Q: A common medical abbreviation meaning “every” in Latin and indicating how often something should happen, as in “give 1 tablet q6h,” which indicates every 6 hours

Q fever: A zoonotic disease, which may result in abortion, caused by the bacterium Coxiella burnetii that cats get from infected tick bites or contaminated farm animal carcasses

Quality of life: The ability to enjoy normal life activities, which is an important welfare consideration if medical care does not provide appreciable benefits

Quarantine: A period of time in which an animal is kept away from other animals and people to prevent the spread of contagious diseases to them

Queening: Birthing kittens, which may last up to 24-36 hours, with each birth taking 30-60 minutes of mild labor and 5-10 minutes of intense labor, plus rest periods between kittens

Quick: The triangular pink portion at the base of the nail that contains the blood vessels, nerves and other tissues; cutting the quick causes bleeding and pain


Recumbent (ri-kuhm-buhnt): To be lying down, not standing, which may be caused by trauma, metabolic imbalances, brain diseases or severe sickness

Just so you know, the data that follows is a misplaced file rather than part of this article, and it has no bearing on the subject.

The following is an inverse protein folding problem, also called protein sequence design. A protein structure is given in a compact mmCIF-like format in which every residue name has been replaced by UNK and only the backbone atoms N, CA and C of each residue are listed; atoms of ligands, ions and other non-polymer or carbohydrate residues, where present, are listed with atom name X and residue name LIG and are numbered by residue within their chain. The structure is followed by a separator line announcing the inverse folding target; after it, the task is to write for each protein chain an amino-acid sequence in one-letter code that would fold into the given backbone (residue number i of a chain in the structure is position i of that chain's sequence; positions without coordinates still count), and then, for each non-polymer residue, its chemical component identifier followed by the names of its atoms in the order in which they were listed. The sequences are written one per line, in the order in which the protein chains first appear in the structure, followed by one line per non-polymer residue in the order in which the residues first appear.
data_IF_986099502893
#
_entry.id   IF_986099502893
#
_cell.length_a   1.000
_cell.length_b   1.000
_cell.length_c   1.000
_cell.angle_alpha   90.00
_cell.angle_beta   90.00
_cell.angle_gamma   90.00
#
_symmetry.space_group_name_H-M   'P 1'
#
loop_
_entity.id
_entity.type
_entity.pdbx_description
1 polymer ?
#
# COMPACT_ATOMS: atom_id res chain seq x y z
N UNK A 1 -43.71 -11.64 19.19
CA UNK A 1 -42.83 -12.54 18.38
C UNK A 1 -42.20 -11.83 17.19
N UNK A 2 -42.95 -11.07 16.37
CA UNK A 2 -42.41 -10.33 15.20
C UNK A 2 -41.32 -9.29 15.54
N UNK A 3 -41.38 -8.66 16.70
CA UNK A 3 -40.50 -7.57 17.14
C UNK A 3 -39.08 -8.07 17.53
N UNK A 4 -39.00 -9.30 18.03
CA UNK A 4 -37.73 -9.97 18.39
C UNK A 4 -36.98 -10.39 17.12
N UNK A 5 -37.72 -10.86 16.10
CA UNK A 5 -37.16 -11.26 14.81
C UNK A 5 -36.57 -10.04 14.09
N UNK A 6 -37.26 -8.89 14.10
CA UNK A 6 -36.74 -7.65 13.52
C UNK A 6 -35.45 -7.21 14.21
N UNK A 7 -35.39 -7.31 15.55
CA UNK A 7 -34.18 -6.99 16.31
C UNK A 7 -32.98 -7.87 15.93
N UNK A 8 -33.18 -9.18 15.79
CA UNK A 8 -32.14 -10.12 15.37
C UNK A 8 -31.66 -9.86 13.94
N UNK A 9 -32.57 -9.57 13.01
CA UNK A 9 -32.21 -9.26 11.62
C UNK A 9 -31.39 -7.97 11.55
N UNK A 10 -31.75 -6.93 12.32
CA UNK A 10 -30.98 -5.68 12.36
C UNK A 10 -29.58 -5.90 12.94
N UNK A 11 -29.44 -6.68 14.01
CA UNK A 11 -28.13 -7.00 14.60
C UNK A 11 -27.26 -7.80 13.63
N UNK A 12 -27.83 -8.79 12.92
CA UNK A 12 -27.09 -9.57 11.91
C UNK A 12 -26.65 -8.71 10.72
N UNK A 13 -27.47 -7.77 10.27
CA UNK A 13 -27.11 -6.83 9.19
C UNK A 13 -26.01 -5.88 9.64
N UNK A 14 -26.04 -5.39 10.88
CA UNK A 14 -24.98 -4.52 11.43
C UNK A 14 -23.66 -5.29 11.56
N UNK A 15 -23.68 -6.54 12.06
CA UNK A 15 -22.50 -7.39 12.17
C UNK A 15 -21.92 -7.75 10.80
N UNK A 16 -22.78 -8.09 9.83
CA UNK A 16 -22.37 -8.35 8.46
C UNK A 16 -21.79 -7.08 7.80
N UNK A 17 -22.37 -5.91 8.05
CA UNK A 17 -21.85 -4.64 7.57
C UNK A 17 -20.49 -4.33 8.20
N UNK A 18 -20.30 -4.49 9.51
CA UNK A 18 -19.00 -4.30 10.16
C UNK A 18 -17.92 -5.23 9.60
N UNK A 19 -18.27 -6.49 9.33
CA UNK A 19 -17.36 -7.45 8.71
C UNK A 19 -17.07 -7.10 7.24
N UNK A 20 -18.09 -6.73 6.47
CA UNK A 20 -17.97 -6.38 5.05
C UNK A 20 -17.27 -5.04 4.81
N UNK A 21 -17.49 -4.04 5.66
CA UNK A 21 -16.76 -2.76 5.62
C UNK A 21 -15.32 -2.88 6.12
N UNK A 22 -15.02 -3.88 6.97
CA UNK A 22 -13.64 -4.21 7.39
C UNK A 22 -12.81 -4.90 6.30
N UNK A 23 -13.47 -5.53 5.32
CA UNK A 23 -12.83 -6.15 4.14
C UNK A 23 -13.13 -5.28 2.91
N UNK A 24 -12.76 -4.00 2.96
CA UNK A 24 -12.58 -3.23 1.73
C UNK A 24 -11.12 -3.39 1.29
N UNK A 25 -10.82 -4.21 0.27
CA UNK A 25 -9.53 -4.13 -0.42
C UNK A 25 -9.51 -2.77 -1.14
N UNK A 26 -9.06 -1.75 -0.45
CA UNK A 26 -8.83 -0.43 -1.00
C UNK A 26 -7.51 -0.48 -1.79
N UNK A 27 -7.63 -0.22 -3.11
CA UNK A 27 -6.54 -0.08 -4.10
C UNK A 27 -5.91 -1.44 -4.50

Refractory (ri-frak-tuh-ree): To not yield, or not yield readily, to medical or surgical treatment, which may occur with chronic gingivostomatitis, a debilitating feline dental disease

Regurgitate (ri-gur-ji-teyt): The ejection of the contents from the esophagus or stomach without active retching, as opposed to the ejection of the contents from the stomach and upper intestine with active retching, which is to vomit

Retrovirus (re-truh-vahy-ruhs): An RNA virus, such as Feline Leukemia Virus and Feline Immunodeficiency Virus, that produces an enzyme, reverse transcriptase, which permits it to insert copies of its own genetic material into that of the cells it has infected

Rhinitis (rahy-nahy-tis): Inflammation of the nose, which is a common complication of upper respiratory infections such as feline herpesvirus and feline calicivirus

Ringworm: A fungal skin infection, most commonly caused by Microsporum canis in felines, that is highly contagious to other animals and people

Roundworms: Intestinal parasites that can be transferred via the placenta or queen’s milk or by ingesting infected feces and/or grooming fur contaminated with infected feces; roundworms may cause extreme illness and even death in kittens from anemia, dehydration or malnutrition